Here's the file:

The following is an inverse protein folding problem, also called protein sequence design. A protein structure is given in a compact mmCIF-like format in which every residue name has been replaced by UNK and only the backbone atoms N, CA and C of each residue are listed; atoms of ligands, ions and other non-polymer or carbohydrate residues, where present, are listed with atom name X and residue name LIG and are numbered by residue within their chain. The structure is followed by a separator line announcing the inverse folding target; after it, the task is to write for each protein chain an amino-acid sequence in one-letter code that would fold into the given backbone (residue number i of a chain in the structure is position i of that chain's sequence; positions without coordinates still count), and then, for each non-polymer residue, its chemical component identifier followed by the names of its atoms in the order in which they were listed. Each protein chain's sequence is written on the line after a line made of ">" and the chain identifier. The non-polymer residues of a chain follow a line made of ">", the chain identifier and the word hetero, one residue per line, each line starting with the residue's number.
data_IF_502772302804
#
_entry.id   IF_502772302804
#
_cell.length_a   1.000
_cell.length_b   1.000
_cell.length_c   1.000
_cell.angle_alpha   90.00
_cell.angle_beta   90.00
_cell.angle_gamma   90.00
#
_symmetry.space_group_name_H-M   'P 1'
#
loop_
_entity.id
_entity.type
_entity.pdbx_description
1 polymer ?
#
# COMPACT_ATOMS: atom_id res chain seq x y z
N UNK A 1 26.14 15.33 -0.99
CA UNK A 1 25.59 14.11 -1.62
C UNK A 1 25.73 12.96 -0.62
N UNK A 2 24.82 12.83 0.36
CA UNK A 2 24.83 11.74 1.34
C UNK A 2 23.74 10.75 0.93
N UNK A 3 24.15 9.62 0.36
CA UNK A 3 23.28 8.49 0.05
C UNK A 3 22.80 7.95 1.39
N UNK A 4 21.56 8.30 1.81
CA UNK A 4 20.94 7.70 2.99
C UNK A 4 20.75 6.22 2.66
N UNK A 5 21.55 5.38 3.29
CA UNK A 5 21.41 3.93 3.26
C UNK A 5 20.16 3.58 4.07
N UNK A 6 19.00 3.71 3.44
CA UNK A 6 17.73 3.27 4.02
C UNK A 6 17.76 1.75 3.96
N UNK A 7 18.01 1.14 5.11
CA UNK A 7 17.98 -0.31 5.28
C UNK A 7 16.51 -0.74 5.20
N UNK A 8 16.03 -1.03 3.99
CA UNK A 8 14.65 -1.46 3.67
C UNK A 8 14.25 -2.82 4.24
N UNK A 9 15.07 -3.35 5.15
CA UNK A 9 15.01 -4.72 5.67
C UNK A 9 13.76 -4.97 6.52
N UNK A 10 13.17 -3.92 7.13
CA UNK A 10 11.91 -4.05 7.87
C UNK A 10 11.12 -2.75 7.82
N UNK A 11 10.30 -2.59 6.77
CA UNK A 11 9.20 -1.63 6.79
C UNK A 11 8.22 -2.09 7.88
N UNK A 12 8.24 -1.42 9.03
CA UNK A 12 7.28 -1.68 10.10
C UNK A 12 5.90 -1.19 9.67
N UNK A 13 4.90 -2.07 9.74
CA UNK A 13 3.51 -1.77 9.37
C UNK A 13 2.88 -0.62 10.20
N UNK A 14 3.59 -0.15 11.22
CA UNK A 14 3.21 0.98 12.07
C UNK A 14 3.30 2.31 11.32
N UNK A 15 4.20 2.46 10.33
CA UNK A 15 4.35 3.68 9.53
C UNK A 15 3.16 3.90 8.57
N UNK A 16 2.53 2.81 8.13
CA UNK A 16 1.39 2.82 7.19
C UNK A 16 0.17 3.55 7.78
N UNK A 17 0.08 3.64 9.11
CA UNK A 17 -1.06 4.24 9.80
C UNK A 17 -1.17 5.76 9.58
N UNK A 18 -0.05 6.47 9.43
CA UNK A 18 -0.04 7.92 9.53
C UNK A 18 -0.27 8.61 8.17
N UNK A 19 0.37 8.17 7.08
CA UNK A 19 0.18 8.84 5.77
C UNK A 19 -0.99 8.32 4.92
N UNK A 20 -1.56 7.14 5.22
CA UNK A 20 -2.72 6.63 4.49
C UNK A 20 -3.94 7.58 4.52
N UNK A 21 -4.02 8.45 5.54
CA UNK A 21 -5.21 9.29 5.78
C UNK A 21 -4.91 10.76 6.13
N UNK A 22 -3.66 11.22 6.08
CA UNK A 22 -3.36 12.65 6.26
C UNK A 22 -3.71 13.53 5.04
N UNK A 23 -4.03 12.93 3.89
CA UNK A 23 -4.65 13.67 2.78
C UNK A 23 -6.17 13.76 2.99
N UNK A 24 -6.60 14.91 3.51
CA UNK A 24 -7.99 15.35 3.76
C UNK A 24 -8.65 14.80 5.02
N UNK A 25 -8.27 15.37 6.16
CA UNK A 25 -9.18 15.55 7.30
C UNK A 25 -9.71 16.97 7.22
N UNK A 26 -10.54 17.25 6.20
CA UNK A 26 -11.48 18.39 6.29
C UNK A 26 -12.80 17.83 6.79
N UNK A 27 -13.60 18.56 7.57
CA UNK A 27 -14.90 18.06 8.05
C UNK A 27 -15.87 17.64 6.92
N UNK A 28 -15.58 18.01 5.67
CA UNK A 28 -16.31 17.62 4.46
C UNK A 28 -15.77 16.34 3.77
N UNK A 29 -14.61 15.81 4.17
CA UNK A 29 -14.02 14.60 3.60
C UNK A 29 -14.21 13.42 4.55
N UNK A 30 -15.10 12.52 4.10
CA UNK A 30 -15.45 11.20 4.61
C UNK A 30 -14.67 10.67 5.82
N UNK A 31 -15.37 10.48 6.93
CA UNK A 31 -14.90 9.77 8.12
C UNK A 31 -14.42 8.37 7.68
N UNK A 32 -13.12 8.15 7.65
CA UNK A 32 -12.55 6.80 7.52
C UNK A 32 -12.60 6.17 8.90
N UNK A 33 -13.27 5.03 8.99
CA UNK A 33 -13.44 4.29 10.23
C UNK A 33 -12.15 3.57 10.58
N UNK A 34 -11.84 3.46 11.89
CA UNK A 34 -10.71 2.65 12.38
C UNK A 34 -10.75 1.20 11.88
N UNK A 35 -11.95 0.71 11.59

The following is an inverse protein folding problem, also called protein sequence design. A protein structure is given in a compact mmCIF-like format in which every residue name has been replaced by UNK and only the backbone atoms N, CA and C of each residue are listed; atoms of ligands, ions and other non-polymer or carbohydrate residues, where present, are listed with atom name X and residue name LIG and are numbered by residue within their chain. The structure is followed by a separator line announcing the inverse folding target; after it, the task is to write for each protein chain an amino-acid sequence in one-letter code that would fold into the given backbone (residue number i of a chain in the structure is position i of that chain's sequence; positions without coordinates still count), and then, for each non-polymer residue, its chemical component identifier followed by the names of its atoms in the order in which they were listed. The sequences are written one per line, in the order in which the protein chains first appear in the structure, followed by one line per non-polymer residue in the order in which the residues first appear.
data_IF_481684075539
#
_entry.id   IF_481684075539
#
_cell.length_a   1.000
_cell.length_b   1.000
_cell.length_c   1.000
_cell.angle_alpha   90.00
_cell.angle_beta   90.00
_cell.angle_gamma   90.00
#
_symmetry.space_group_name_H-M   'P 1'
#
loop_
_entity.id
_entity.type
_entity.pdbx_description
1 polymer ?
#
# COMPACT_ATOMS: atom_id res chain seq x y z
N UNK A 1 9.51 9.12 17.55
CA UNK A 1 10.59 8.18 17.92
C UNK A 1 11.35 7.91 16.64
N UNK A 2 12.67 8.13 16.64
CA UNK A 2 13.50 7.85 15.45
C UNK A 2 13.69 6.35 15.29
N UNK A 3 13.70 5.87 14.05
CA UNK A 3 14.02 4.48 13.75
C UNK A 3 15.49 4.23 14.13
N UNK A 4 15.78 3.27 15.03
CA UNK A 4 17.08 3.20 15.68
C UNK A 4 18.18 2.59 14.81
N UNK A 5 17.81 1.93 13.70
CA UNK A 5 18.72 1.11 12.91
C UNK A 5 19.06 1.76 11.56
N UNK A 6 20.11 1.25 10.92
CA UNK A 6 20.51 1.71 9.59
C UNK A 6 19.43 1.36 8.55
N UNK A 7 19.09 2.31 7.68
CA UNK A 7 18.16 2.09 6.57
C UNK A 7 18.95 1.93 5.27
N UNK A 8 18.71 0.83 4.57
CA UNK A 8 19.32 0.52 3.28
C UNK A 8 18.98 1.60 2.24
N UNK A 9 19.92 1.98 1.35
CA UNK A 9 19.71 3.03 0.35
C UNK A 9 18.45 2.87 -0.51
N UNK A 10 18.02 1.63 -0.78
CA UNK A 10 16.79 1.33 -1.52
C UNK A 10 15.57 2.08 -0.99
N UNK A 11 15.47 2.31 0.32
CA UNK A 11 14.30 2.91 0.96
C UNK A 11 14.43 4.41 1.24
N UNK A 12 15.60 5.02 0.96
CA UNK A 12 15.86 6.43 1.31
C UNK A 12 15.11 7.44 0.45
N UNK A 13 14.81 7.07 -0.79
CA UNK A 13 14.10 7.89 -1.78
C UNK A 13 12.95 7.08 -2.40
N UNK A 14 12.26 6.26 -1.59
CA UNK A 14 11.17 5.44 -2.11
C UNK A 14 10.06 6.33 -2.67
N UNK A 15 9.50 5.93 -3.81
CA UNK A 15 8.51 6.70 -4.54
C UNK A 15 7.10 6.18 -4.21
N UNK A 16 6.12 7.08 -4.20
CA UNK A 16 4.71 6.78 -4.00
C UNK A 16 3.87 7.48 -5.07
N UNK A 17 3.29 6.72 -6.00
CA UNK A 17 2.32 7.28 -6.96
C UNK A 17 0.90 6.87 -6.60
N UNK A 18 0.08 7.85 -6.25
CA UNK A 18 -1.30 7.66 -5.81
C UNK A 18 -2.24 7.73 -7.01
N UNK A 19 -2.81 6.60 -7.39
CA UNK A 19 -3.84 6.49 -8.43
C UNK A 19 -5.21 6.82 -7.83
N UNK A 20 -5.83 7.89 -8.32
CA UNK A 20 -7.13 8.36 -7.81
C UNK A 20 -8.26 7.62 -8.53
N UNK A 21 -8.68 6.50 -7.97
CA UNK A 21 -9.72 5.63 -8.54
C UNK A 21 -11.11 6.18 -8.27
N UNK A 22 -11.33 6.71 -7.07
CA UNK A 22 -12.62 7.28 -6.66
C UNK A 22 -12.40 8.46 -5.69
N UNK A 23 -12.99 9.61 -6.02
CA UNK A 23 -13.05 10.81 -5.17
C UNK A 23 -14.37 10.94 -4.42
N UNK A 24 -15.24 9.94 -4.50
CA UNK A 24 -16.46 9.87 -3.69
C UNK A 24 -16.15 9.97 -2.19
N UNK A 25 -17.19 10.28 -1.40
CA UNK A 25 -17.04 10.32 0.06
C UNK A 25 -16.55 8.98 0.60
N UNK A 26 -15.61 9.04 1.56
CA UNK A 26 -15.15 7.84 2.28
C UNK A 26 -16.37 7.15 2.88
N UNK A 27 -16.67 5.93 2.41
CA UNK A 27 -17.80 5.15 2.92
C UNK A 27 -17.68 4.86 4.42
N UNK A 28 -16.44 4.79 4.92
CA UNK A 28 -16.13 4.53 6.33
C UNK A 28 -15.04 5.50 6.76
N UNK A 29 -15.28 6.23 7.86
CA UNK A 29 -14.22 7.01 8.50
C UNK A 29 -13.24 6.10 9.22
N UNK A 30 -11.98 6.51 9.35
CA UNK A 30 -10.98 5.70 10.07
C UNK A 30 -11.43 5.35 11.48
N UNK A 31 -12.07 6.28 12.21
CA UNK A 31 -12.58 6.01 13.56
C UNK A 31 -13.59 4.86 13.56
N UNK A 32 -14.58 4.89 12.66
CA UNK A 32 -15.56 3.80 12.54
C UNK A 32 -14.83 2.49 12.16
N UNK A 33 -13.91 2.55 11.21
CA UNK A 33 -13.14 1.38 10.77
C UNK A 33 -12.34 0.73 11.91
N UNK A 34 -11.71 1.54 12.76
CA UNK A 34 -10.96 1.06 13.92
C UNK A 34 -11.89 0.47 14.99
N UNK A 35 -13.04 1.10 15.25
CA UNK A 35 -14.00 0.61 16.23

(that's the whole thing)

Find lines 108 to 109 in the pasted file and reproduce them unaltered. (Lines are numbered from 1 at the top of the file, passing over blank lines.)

C UNK A 29 -14.21 13.42 4.55
N UNK A 30 -15.10 12.52 4.10